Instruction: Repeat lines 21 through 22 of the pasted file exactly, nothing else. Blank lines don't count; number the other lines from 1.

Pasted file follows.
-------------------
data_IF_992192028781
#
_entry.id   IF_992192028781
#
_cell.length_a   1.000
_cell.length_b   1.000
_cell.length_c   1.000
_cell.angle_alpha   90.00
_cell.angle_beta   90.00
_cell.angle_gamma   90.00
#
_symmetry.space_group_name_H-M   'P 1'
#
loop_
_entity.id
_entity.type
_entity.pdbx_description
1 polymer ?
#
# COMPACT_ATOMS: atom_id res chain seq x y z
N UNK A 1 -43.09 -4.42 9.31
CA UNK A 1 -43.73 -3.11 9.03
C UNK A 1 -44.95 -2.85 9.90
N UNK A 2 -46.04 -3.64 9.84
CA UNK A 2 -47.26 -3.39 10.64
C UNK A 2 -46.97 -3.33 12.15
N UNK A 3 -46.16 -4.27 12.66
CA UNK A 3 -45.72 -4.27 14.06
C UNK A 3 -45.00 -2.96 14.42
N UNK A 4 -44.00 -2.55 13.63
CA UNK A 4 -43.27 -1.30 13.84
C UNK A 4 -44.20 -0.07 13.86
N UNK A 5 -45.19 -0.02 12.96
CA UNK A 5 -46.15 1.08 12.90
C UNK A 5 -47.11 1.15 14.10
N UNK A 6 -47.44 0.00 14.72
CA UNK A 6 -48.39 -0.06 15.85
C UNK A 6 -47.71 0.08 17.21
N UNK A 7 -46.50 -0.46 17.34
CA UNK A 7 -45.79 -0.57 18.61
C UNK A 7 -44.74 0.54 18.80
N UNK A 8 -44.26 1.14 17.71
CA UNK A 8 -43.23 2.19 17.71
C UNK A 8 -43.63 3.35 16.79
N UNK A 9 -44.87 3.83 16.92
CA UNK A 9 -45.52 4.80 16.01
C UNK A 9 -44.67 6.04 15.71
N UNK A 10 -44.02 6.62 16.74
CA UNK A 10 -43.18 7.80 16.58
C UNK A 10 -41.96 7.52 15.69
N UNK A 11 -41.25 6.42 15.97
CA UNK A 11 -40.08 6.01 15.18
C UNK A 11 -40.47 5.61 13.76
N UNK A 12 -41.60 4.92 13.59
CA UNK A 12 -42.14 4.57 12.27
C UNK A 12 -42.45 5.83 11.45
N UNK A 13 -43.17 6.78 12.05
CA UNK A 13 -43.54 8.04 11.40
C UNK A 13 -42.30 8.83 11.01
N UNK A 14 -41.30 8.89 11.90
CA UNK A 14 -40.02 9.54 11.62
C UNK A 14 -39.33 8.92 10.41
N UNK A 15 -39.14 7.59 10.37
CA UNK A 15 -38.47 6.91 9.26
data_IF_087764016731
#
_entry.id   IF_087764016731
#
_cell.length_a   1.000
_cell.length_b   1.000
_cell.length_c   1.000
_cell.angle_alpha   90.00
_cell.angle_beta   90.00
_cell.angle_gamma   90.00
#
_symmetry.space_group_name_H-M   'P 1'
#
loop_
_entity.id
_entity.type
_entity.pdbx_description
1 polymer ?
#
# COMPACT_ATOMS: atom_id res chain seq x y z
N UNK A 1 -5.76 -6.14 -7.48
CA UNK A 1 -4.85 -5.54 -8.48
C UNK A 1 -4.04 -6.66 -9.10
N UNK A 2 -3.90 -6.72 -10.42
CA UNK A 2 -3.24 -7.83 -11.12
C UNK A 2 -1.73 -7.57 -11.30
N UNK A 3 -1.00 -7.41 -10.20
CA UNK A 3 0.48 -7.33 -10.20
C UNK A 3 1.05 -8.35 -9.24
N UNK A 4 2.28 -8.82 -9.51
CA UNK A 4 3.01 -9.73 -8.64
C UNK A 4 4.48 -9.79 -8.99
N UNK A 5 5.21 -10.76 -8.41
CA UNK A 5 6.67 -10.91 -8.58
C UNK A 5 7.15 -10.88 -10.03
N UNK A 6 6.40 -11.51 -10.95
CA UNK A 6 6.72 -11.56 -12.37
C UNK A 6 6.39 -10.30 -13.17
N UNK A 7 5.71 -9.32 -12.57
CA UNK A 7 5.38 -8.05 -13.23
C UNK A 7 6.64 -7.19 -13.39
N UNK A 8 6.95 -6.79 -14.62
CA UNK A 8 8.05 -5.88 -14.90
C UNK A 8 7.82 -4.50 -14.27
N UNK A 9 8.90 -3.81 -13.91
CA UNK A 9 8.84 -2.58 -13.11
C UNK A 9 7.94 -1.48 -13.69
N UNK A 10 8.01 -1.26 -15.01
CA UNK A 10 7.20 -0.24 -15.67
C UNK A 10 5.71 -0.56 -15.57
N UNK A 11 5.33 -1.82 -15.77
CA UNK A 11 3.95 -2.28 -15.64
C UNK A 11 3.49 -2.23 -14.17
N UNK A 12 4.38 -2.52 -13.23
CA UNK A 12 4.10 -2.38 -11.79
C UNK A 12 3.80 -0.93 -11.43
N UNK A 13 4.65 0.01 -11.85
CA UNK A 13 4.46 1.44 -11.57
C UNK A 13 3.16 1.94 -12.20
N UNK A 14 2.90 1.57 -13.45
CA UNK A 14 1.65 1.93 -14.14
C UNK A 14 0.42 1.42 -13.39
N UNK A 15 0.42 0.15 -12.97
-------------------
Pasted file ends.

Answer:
N UNK A 1 -43.09 -4.42 9.31
CA UNK A 1 -43.73 -3.11 9.03